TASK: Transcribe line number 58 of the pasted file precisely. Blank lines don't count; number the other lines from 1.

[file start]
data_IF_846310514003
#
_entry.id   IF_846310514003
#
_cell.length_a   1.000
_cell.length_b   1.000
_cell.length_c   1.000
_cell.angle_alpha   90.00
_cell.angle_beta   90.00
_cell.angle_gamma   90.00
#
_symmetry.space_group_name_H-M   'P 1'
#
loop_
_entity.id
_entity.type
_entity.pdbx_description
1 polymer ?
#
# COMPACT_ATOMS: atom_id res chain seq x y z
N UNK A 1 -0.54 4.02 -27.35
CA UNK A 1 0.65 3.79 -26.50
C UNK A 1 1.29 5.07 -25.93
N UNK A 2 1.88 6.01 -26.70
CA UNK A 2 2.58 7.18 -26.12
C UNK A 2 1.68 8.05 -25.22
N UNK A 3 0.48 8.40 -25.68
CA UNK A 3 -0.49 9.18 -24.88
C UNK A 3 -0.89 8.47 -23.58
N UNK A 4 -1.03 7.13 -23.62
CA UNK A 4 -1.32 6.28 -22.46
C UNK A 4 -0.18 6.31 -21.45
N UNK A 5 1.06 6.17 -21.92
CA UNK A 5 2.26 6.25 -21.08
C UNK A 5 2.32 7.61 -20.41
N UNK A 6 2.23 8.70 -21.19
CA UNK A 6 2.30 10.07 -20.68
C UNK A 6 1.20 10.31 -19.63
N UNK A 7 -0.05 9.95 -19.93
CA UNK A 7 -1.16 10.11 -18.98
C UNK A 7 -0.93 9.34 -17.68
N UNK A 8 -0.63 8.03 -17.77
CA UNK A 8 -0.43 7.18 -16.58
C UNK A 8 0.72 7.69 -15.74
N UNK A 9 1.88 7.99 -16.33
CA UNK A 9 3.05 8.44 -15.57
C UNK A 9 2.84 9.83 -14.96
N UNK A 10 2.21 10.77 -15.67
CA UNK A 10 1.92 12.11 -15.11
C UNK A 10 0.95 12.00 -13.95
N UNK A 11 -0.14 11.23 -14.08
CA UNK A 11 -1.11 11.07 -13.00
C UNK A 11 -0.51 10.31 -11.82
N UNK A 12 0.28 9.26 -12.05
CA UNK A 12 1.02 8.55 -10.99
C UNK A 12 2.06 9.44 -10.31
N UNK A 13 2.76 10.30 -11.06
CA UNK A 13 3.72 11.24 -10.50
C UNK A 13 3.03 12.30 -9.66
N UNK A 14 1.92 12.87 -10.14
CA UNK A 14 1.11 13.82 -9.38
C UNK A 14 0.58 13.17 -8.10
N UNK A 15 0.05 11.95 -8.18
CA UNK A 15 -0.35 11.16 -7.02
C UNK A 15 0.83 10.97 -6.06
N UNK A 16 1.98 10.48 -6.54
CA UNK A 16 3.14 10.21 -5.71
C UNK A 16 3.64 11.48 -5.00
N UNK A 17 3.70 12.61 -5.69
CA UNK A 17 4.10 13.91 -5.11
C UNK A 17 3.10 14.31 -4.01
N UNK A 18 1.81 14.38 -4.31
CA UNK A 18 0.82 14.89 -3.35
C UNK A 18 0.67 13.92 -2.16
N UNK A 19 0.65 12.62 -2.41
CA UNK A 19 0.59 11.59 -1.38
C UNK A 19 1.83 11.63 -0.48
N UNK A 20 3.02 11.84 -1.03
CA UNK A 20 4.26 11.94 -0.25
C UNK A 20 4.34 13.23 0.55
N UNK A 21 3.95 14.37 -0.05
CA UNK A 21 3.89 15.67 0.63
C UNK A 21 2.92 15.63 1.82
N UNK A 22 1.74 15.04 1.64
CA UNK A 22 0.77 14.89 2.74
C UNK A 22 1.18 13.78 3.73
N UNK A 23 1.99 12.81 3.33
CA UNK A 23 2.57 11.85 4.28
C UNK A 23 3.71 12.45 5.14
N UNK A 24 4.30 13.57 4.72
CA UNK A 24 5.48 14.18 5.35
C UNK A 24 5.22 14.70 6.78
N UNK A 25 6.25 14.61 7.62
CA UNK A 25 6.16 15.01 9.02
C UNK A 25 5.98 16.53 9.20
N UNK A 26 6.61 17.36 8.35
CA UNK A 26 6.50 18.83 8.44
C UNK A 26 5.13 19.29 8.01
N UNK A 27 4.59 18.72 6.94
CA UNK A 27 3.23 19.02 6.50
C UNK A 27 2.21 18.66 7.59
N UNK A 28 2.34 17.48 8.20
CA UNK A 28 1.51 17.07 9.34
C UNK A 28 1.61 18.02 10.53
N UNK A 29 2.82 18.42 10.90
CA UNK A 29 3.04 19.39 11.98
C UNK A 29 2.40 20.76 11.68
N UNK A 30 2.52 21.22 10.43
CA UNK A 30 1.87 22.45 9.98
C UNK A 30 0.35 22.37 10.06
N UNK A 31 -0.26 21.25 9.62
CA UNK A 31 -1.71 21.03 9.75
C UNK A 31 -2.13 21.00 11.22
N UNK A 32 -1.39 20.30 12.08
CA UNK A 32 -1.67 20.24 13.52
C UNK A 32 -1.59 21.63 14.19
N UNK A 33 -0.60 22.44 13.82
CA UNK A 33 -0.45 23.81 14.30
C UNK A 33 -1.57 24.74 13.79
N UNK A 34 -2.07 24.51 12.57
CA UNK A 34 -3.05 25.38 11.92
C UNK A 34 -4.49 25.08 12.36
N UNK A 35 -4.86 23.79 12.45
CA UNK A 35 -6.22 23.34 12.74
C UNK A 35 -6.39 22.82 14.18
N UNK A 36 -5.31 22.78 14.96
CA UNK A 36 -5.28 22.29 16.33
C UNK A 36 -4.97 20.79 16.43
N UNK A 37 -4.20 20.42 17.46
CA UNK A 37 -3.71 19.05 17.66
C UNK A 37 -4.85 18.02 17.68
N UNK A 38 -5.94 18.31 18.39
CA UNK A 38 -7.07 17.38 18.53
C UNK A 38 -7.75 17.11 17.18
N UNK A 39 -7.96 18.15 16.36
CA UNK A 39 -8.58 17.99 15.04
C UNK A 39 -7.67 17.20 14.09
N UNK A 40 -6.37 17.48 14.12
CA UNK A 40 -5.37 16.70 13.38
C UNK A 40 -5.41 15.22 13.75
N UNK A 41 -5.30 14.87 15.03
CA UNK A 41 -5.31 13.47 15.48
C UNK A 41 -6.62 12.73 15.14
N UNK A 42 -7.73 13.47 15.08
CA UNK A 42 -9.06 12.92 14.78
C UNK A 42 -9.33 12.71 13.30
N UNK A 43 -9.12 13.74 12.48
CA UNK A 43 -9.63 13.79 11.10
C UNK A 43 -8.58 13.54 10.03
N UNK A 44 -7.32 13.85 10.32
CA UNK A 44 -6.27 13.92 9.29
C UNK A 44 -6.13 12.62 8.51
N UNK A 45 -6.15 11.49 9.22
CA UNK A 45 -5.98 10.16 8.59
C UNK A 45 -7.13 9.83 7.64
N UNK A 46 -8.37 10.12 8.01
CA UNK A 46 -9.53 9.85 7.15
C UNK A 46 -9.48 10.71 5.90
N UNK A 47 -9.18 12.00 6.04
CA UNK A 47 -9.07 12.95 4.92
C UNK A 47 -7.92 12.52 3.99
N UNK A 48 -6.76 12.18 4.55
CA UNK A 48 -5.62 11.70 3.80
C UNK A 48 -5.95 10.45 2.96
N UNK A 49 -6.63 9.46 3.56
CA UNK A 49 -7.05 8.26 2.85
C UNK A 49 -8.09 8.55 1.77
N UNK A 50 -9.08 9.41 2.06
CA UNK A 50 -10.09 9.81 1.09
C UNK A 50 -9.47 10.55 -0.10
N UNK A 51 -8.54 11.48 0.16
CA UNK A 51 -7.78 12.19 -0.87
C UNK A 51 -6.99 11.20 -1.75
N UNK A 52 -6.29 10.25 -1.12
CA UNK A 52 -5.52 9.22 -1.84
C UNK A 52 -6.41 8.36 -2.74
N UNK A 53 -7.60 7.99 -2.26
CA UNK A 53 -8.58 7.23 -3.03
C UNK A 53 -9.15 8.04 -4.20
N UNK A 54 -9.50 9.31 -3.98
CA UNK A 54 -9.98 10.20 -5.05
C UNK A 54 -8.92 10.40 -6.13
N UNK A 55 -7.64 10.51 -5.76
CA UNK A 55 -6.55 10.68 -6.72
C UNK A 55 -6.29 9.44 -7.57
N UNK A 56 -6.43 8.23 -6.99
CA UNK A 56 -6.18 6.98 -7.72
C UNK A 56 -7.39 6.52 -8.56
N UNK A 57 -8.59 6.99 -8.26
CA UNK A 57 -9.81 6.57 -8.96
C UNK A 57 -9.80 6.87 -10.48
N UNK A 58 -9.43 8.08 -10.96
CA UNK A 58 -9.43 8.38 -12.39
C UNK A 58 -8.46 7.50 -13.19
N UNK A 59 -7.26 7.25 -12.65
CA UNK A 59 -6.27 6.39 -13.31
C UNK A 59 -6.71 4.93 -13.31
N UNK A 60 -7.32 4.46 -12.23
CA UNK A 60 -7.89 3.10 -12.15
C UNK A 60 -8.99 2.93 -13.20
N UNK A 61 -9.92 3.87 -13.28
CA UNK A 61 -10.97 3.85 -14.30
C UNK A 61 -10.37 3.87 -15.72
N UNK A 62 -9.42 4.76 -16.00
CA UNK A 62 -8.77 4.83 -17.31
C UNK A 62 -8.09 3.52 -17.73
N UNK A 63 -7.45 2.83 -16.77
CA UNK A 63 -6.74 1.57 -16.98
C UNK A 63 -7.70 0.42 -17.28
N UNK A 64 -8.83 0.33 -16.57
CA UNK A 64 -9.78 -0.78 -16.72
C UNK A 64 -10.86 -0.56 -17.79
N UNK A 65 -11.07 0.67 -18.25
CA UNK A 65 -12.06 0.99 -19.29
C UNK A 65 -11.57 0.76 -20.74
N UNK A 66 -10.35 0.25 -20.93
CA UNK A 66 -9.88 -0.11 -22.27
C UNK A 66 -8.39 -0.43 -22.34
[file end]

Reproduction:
CA UNK A 13 3.72 11.24 -10.50